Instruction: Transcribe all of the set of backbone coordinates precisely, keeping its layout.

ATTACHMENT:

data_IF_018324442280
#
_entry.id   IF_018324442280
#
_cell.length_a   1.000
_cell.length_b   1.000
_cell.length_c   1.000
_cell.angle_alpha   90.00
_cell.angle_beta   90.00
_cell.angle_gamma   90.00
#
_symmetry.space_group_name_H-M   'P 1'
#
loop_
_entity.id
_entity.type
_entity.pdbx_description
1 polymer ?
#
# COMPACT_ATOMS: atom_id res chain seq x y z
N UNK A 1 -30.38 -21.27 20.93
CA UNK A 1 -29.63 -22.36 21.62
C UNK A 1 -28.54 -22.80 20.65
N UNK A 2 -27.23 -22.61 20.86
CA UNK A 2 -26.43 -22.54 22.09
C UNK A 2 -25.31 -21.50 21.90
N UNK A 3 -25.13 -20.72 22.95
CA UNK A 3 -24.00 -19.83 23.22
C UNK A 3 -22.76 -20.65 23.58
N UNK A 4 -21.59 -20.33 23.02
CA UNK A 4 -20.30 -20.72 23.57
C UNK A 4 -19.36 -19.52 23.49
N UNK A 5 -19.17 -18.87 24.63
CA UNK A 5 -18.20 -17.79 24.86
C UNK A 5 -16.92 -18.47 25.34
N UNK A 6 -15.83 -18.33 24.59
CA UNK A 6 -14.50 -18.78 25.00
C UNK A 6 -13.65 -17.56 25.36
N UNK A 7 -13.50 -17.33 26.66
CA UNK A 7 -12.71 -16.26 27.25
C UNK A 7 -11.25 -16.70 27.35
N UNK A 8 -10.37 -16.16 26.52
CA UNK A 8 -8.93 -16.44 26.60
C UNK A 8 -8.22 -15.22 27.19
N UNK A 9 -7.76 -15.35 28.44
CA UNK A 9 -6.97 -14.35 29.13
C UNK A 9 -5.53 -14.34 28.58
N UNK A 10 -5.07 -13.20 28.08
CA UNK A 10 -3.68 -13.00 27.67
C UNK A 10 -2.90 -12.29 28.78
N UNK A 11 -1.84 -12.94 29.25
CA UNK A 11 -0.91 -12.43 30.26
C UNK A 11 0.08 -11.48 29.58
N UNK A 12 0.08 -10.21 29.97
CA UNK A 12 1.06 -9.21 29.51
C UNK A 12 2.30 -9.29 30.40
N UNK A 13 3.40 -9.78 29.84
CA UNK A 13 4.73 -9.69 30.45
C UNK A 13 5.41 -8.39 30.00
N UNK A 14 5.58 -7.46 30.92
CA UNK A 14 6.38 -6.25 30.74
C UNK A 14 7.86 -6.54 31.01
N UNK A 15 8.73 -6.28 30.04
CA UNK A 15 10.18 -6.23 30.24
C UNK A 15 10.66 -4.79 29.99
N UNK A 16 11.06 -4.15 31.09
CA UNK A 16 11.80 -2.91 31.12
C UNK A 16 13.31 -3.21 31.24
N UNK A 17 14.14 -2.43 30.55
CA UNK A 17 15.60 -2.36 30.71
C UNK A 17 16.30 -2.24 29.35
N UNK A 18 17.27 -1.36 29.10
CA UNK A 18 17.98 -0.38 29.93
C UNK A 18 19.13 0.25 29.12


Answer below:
data_IF_018324442280
#
_entry.id   IF_018324442280
#
_cell.length_a   1.000
_cell.length_b   1.000
_cell.length_c   1.000
_cell.angle_alpha   90.00
_cell.angle_beta   90.00
_cell.angle_gamma   90.00
#
_symmetry.space_group_name_H-M   'P 1'
#
loop_
_entity.id
_entity.type
_entity.pdbx_description
1 polymer ?
#
# COMPACT_ATOMS: atom_id res chain seq x y z
N UNK A 1 -30.38 -21.27 20.93
CA UNK A 1 -29.63 -22.36 21.62
C UNK A 1 -28.54 -22.80 20.65
N UNK A 2 -27.23 -22.61 20.86
CA UNK A 2 -26.43 -22.54 22.09
C UNK A 2 -25.31 -21.50 21.90
N UNK A 3 -25.13 -20.72 22.95
CA UNK A 3 -24.00 -19.83 23.22
C UNK A 3 -22.76 -20.65 23.58
N UNK A 4 -21.59 -20.33 23.02
CA UNK A 4 -20.30 -20.72 23.57
C UNK A 4 -19.36 -19.52 23.49
N UNK A 5 -19.17 -18.87 24.63
CA UNK A 5 -18.20 -17.79 24.86
C UNK A 5 -16.92 -18.47 25.34
N UNK A 6 -15.83 -18.33 24.59
CA UNK A 6 -14.50 -18.78 25.00
C UNK A 6 -13.65 -17.56 25.36
N UNK A 7 -13.50 -17.33 26.66
CA UNK A 7 -12.71 -16.26 27.25
C UNK A 7 -11.25 -16.70 27.35
N UNK A 8 -10.37 -16.16 26.52
CA UNK A 8 -8.93 -16.44 26.60
C UNK A 8 -8.22 -15.22 27.19
N UNK A 9 -7.76 -15.35 28.44
CA UNK A 9 -6.97 -14.35 29.13
C UNK A 9 -5.53 -14.34 28.58
N UNK A 10 -5.07 -13.20 28.08
CA UNK A 10 -3.68 -13.00 27.67
C UNK A 10 -2.90 -12.29 28.78
N UNK A 11 -1.84 -12.94 29.25
CA UNK A 11 -0.91 -12.43 30.26
C UNK A 11 0.08 -11.48 29.58
N UNK A 12 0.08 -10.21 29.97
CA UNK A 12 1.06 -9.21 29.51
C UNK A 12 2.30 -9.29 30.40
N UNK A 13 3.40 -9.78 29.84
CA UNK A 13 4.73 -9.69 30.45
C UNK A 13 5.41 -8.39 30.00
N UNK A 14 5.58 -7.46 30.92
CA UNK A 14 6.38 -6.25 30.74
C UNK A 14 7.86 -6.54 31.01
N UNK A 15 8.73 -6.28 30.04
CA UNK A 15 10.18 -6.23 30.24
C UNK A 15 10.66 -4.79 29.99
N UNK A 16 11.06 -4.15 31.09
CA UNK A 16 11.80 -2.91 31.12
C UNK A 16 13.31 -3.21 31.24
N UNK A 17 14.14 -2.43 30.55
CA UNK A 17 15.60 -2.36 30.71
C UNK A 17 16.30 -2.24 29.35
N UNK A 18 17.27 -1.36 29.10
CA UNK A 18 17.98 -0.38 29.93
C UNK A 18 19.13 0.25 29.12